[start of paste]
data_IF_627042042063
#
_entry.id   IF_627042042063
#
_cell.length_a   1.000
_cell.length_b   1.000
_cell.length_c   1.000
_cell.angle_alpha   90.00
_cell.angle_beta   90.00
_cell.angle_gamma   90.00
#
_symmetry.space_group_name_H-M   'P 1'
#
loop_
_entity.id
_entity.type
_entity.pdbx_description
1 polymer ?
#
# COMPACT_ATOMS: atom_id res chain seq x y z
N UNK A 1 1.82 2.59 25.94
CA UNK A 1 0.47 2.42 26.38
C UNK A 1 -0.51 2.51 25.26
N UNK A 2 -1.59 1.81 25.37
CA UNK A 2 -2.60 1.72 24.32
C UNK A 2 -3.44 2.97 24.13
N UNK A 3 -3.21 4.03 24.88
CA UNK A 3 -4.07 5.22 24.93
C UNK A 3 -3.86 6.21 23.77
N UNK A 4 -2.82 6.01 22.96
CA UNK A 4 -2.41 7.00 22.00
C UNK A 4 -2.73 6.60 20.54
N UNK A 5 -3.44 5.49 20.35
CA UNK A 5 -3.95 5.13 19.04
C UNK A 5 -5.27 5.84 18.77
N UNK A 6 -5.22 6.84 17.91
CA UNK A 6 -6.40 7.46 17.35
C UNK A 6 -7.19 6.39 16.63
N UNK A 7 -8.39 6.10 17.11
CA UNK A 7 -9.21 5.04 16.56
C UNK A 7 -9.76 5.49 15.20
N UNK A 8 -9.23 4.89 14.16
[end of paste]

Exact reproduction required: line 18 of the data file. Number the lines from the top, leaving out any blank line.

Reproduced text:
1 polymer ?